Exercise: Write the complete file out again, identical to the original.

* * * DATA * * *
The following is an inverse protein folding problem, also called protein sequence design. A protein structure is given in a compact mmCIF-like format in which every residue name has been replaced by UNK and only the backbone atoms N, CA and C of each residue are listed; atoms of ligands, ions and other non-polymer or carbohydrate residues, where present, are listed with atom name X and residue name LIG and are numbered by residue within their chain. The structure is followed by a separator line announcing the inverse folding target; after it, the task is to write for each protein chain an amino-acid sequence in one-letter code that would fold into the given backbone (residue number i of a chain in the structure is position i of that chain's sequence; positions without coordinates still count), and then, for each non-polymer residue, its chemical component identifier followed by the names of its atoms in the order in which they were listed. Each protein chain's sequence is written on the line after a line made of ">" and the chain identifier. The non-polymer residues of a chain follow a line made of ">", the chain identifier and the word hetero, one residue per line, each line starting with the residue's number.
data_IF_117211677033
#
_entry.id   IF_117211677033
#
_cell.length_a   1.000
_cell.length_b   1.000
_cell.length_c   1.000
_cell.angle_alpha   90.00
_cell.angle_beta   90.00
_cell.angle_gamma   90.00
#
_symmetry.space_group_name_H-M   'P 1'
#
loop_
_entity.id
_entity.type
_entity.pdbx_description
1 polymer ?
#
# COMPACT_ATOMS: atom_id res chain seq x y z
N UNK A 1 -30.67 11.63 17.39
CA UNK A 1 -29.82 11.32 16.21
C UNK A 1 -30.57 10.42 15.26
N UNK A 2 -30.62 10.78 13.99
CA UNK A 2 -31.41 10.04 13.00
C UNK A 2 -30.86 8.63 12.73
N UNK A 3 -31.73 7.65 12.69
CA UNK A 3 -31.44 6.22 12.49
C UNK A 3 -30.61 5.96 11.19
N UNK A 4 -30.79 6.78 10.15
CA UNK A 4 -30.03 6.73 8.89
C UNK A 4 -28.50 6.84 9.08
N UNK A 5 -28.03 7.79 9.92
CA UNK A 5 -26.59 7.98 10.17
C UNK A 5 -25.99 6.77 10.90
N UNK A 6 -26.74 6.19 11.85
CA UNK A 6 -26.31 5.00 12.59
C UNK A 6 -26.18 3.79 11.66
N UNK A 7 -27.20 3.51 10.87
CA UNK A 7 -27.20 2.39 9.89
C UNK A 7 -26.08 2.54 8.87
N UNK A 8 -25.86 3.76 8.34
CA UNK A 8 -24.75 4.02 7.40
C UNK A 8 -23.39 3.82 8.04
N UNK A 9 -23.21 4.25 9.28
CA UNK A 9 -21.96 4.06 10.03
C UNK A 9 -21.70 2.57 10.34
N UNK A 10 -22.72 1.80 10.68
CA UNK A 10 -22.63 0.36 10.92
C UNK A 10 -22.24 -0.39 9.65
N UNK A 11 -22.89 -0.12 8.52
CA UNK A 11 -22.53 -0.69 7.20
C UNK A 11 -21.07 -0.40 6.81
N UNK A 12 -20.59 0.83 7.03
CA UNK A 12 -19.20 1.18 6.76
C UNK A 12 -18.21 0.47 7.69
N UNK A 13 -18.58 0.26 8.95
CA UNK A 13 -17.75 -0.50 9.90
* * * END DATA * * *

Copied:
The following is an inverse protein folding problem, also called protein sequence design. A protein structure is given in a compact mmCIF-like format in which every residue name has been replaced by UNK and only the backbone atoms N, CA and C of each residue are listed; atoms of ligands, ions and other non-polymer or carbohydrate residues, where present, are listed with atom name X and residue name LIG and are numbered by residue within their chain. The structure is followed by a separator line announcing the inverse folding target; after it, the task is to write for each protein chain an amino-acid sequence in one-letter code that would fold into the given backbone (residue number i of a chain in the structure is position i of that chain's sequence; positions without coordinates still count), and then, for each non-polymer residue, its chemical component identifier followed by the names of its atoms in the order in which they were listed. Each protein chain's sequence is written on the line after a line made of ">" and the chain identifier. The non-polymer residues of a chain follow a line made of ">", the chain identifier and the word hetero, one residue per line, each line starting with the residue's number.
data_IF_117211677033
#
_entry.id   IF_117211677033
#
_cell.length_a   1.000
_cell.length_b   1.000
_cell.length_c   1.000
_cell.angle_alpha   90.00
_cell.angle_beta   90.00
_cell.angle_gamma   90.00
#
_symmetry.space_group_name_H-M   'P 1'
#
loop_
_entity.id
_entity.type
_entity.pdbx_description
1 polymer ?
#
# COMPACT_ATOMS: atom_id res chain seq x y z
N UNK A 1 -30.67 11.63 17.39
CA UNK A 1 -29.82 11.32 16.21
C UNK A 1 -30.57 10.42 15.26
N UNK A 2 -30.62 10.78 13.99
CA UNK A 2 -31.41 10.04 13.00
C UNK A 2 -30.86 8.63 12.73
N UNK A 3 -31.73 7.65 12.69
CA UNK A 3 -31.44 6.22 12.49
C UNK A 3 -30.61 5.96 11.19
N UNK A 4 -30.79 6.78 10.15
CA UNK A 4 -30.03 6.73 8.89
C UNK A 4 -28.50 6.84 9.08
N UNK A 5 -28.03 7.79 9.92
CA UNK A 5 -26.59 7.98 10.17
C UNK A 5 -25.99 6.77 10.90
N UNK A 6 -26.74 6.19 11.85
CA UNK A 6 -26.31 5.00 12.59
C UNK A 6 -26.18 3.79 11.66
N UNK A 7 -27.20 3.51 10.87
CA UNK A 7 -27.20 2.39 9.89
C UNK A 7 -26.08 2.54 8.87
N UNK A 8 -25.86 3.76 8.34
CA UNK A 8 -24.75 4.02 7.40
C UNK A 8 -23.39 3.82 8.04
N UNK A 9 -23.21 4.25 9.28
CA UNK A 9 -21.96 4.06 10.03
C UNK A 9 -21.70 2.57 10.34
N UNK A 10 -22.72 1.80 10.68
CA UNK A 10 -22.63 0.36 10.92
C UNK A 10 -22.24 -0.39 9.65
N UNK A 11 -22.89 -0.12 8.52
CA UNK A 11 -22.53 -0.69 7.20
C UNK A 11 -21.07 -0.40 6.81
N UNK A 12 -20.59 0.83 7.03
CA UNK A 12 -19.20 1.18 6.76
C UNK A 12 -18.21 0.47 7.69
N UNK A 13 -18.58 0.26 8.95
CA UNK A 13 -17.75 -0.50 9.90